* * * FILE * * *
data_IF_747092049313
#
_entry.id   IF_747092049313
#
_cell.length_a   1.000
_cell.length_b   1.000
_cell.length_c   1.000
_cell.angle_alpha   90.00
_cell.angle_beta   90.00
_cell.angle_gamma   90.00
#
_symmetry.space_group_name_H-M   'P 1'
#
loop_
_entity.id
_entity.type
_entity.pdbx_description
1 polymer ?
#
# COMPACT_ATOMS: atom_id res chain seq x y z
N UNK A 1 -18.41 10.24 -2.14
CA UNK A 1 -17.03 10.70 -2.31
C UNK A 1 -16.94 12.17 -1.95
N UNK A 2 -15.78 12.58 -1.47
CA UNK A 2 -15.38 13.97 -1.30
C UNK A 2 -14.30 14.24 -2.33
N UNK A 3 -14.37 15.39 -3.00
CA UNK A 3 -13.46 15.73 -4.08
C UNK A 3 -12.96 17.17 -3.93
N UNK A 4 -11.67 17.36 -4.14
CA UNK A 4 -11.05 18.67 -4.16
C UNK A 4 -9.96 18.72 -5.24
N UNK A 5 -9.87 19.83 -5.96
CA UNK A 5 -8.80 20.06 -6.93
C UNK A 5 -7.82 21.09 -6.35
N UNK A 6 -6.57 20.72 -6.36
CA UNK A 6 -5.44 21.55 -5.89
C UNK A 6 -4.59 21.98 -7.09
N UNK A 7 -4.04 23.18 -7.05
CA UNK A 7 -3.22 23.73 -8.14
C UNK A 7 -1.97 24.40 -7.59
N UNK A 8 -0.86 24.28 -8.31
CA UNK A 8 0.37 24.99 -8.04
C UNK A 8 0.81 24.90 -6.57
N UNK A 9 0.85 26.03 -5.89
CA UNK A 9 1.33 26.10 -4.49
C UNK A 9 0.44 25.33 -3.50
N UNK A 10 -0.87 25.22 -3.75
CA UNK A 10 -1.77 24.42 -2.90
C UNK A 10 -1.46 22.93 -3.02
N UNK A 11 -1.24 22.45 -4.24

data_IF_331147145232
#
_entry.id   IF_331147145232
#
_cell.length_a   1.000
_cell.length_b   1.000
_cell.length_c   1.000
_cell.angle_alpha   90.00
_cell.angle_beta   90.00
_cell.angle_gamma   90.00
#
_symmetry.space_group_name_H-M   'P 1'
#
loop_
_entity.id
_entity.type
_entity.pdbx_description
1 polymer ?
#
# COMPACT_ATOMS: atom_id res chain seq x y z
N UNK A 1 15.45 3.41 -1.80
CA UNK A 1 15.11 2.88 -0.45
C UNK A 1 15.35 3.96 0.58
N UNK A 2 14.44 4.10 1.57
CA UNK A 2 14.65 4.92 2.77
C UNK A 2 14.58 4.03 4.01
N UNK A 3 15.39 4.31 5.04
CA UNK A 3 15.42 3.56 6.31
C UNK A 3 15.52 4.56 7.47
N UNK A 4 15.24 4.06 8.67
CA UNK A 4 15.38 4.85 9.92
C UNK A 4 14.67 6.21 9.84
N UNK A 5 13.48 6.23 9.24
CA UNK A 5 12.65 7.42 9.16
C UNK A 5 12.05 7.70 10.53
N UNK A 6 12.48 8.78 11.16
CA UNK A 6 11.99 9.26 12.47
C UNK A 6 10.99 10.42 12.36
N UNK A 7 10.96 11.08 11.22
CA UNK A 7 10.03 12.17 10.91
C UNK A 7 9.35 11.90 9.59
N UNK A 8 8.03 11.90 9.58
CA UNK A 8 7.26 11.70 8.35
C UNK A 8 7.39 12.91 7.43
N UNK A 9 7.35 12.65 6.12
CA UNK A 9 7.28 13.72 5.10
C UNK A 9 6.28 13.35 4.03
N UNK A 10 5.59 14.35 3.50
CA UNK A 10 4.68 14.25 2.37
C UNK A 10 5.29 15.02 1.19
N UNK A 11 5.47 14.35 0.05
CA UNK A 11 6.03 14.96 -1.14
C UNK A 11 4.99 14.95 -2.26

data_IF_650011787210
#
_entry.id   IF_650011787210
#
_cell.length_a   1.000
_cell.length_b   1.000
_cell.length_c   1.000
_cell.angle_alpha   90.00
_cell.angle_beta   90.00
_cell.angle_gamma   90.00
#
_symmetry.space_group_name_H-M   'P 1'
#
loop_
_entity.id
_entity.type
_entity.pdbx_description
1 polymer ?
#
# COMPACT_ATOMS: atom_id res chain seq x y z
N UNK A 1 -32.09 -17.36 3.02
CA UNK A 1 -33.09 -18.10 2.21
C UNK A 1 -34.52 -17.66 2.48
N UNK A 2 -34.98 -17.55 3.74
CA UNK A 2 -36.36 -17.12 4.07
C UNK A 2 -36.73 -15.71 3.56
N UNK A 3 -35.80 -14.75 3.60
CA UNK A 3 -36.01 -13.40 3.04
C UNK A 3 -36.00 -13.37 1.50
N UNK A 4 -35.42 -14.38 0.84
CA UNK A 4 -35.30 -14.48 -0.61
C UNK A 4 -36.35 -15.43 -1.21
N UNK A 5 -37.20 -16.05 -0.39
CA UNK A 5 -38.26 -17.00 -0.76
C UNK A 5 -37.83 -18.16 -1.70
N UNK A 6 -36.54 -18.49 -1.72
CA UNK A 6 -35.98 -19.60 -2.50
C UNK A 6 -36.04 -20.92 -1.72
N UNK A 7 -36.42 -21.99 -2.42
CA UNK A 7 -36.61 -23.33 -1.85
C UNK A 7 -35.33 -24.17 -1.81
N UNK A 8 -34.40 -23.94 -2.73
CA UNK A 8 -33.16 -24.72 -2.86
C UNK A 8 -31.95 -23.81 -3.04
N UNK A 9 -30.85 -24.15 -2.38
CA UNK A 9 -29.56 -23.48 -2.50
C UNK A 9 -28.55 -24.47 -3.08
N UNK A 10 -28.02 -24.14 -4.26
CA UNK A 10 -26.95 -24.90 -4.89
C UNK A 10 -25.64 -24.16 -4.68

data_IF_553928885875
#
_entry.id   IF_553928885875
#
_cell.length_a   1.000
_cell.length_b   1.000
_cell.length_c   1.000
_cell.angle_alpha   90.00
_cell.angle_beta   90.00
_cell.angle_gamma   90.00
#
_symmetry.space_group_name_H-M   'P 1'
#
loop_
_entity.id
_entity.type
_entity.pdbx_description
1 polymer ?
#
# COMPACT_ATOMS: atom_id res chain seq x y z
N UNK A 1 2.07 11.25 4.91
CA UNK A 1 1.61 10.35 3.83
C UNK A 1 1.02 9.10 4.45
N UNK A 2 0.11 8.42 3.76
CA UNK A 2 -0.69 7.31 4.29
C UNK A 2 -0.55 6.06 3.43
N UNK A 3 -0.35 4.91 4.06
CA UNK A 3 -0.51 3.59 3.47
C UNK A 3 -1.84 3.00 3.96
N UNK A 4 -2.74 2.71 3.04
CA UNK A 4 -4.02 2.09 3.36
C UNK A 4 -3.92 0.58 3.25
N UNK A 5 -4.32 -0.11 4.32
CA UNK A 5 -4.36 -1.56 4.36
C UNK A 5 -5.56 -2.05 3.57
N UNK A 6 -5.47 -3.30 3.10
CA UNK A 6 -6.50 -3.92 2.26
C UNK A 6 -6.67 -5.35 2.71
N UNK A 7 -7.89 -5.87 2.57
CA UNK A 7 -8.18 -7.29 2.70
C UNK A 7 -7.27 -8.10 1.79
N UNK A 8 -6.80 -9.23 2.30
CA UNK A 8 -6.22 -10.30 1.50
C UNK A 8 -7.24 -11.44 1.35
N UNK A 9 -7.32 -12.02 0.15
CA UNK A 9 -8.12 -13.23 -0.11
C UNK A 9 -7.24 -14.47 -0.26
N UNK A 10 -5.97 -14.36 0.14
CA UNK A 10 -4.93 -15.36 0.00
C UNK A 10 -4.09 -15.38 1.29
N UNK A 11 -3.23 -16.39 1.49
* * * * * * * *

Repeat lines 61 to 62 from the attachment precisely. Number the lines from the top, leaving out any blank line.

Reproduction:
_cell.angle_gamma   90.00
#